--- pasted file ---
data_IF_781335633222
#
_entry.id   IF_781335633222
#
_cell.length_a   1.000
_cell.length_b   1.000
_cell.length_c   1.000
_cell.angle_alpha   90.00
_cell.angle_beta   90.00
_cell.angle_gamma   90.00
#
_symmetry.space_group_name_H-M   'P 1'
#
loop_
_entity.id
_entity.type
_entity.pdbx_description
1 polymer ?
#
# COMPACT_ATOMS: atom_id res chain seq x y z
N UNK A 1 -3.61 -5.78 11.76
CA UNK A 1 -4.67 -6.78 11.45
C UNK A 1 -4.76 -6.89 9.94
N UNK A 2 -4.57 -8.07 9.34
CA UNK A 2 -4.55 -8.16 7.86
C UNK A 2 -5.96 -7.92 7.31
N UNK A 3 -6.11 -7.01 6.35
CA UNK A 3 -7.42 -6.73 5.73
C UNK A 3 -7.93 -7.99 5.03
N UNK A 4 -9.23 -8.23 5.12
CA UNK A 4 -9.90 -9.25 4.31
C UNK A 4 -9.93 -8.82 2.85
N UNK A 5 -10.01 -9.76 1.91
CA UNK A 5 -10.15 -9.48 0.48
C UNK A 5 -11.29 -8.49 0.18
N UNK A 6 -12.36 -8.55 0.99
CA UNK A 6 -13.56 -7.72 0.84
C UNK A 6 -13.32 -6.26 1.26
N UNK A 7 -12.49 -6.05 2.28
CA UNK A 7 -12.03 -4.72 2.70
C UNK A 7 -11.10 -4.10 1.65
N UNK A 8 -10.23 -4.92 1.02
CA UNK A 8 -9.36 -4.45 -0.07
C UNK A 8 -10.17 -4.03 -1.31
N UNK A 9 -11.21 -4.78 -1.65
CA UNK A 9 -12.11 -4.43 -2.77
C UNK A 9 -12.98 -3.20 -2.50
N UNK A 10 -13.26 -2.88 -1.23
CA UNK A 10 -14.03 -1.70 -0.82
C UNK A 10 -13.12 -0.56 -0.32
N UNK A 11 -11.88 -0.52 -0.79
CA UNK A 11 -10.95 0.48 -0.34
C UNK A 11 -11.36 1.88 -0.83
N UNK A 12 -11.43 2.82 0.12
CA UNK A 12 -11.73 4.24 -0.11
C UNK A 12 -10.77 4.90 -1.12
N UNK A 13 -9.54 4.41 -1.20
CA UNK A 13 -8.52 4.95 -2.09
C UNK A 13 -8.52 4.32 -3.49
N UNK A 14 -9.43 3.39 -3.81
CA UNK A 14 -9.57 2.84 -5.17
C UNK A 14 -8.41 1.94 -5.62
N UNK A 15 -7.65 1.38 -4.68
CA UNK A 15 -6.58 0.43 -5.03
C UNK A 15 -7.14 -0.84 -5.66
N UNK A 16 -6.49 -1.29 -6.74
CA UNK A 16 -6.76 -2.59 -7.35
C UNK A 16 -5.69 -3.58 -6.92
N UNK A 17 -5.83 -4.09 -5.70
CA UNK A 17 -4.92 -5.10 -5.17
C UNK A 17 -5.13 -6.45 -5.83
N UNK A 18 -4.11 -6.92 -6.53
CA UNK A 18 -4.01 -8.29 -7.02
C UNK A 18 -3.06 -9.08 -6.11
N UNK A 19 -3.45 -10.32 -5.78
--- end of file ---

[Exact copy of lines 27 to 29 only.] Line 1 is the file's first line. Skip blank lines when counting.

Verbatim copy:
N UNK A 3 -6.11 -7.01 6.35
CA UNK A 3 -7.42 -6.73 5.73
C UNK A 3 -7.93 -7.99 5.03